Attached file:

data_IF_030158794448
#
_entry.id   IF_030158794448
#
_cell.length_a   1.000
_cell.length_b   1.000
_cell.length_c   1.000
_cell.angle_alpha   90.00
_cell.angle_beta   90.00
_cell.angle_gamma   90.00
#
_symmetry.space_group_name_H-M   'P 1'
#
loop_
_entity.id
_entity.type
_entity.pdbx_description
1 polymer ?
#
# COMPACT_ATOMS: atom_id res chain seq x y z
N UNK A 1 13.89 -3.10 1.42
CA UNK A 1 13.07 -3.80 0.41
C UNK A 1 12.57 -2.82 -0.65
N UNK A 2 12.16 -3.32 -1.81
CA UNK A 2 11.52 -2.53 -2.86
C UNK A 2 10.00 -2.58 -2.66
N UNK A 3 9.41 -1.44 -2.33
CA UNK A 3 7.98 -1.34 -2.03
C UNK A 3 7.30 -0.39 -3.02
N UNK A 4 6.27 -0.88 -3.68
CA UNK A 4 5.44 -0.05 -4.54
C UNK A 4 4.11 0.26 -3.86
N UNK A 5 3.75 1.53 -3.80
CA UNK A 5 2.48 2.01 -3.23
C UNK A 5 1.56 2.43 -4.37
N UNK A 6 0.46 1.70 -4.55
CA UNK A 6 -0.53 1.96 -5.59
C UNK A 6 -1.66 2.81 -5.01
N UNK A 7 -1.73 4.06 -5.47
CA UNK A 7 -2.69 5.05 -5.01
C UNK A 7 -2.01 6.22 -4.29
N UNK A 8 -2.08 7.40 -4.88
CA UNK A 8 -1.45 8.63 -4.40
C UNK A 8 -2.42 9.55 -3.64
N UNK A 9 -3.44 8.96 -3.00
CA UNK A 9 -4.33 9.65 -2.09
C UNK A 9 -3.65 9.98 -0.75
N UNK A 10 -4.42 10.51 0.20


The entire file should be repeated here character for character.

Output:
data_IF_030158794448
#
_entry.id   IF_030158794448
#
_cell.length_a   1.000
_cell.length_b   1.000
_cell.length_c   1.000
_cell.angle_alpha   90.00
_cell.angle_beta   90.00
_cell.angle_gamma   90.00
#
_symmetry.space_group_name_H-M   'P 1'
#
loop_
_entity.id
_entity.type
_entity.pdbx_description
1 polymer ?
#
# COMPACT_ATOMS: atom_id res chain seq x y z
N UNK A 1 13.89 -3.10 1.42
CA UNK A 1 13.07 -3.80 0.41
C UNK A 1 12.57 -2.82 -0.65
N UNK A 2 12.16 -3.32 -1.81
CA UNK A 2 11.52 -2.53 -2.86
C UNK A 2 10.00 -2.58 -2.66
N UNK A 3 9.41 -1.44 -2.33
CA UNK A 3 7.98 -1.34 -2.03
C UNK A 3 7.30 -0.39 -3.02
N UNK A 4 6.27 -0.88 -3.68
CA UNK A 4 5.44 -0.05 -4.54
C UNK A 4 4.11 0.26 -3.86
N UNK A 5 3.75 1.53 -3.80
CA UNK A 5 2.48 2.01 -3.23
C UNK A 5 1.56 2.43 -4.37
N UNK A 6 0.46 1.70 -4.55
CA UNK A 6 -0.53 1.96 -5.59
C UNK A 6 -1.66 2.81 -5.01
N UNK A 7 -1.73 4.06 -5.47
CA UNK A 7 -2.69 5.05 -5.01
C UNK A 7 -2.01 6.22 -4.29
N UNK A 8 -2.08 7.40 -4.88
CA UNK A 8 -1.45 8.63 -4.40
C UNK A 8 -2.42 9.55 -3.64
N UNK A 9 -3.44 8.96 -3.00
CA UNK A 9 -4.33 9.65 -2.09
C UNK A 9 -3.65 9.98 -0.75
N UNK A 10 -4.42 10.51 0.20